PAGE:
A preliminary sketch of Albert Svab’s plan to develop land that he purchased in 1970.

‘Major revisions’ for towers in South Surrey’s Morgan Heights

Croydon Drive proposal not supported by school district

A proposal for three 18-storey highrises and an eight-storey commercial building in South Surrey’s Morgan Heights neighbourhood has been referred back for consideration of “major revisions.”

But the proponent behind the project said council’s Dec. 19 decision was not a setback.

“That’s what we wanted,” Albert Svab told Peace Arch News Tuesday. “(City) staff, basically, was looking for guidance because this goes beyond the wording for the area. They didn’t know what to do.”

Svab applied in late April for an official community plan amendment to rezone 9.4 acres at 2660 Croydon Dr. to facilitate the project, and has said he will gift 6.32 acres of the property to the city as greenspace if it is approved.

The land is currently designated Intensive Agriculture and Mixed Employment in the OCP; Business Park/Light Industrial and Buffers in the Highway 99 Corridor Local Area Plan; and Mixed Employment in Metro Vancouver’s Regional Growth Strategy.

Svab wants a Town Centre designation for the land – which he bought for $27,500 in 1970 – and an OCP text amendment to allow a higher density within it. He estimates the finished project would include around 600 high-end units.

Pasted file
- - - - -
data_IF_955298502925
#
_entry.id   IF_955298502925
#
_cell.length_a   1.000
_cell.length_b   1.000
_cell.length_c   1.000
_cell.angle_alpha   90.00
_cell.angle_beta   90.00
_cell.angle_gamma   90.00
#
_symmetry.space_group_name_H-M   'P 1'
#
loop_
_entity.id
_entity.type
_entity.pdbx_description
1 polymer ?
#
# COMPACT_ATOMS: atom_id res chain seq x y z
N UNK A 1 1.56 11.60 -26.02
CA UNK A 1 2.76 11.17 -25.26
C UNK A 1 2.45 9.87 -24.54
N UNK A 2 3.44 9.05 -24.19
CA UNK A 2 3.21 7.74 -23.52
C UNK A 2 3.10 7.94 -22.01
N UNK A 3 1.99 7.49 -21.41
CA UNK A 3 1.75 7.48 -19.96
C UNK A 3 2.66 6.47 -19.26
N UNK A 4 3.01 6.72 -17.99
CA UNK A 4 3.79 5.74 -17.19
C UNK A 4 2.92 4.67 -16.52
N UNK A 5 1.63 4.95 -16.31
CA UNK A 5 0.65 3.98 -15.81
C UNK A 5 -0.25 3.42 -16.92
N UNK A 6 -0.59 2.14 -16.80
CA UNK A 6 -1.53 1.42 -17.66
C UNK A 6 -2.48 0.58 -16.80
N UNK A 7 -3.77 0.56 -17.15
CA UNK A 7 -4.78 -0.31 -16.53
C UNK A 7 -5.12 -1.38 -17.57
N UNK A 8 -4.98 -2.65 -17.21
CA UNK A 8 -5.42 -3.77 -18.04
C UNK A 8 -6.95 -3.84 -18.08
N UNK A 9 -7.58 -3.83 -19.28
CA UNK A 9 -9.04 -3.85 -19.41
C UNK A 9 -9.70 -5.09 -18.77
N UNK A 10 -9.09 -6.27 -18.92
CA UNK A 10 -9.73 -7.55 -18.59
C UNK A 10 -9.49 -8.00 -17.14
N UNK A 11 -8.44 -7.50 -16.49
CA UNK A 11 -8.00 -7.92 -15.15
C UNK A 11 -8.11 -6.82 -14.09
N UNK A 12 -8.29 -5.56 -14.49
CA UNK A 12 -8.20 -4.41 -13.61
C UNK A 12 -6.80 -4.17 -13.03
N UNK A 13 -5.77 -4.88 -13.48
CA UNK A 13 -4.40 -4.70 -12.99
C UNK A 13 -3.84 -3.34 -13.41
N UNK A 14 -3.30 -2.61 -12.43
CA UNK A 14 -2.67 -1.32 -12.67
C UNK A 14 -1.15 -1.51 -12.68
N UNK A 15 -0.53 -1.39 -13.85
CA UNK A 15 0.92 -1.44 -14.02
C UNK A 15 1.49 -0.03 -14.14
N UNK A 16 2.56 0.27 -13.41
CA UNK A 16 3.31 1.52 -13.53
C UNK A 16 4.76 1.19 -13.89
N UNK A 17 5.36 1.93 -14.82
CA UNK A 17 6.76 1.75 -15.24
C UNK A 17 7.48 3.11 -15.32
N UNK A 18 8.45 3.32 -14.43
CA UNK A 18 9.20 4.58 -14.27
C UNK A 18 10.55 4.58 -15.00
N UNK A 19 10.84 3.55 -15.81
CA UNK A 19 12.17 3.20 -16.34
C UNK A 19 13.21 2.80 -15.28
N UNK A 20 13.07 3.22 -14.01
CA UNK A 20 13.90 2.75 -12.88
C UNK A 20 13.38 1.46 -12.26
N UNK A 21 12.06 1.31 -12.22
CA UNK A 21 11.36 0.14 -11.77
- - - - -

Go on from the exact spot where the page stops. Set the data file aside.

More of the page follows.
According to a Dec. 19 City of Surrey planning report, the Surrey School District does not support the redesignation; the parks, recreation and culture department has concerns “as there has been no assessment of park provision for this portion of the Highway 99 Corridor” LAP; and the proposed amendment to the RGS would require a two-thirds vote of  support from the Greater Vancouver Regional District Board, as well as a regional public hearing.

As well, the proposed Floor Area Ratio density of 3.5 is “a significant departure” from permitted FARs of 1.5 to 2.5 in Surrey’s Town Centre areas, the report notes.

The report also notes that public feedback on the project has all been to voice opposition; an online petition had just over 550 signatures.

Svab said much of the opposition is coming from outside of the immediate area.

And, to develop under the current OCP would create a decidedly different picture.

“The area that I would propose as park with highrises is blacktop with offices,” he said.

If the development goes ahead as proposed, street, lighting and sidewalk improvements would all follow, Svab said.

Svab said he is prepared to be patient.

“The cash register is not ticking. I’ve all the time in the world. If I don’t get what makes economical sense, I’ll just stay.”

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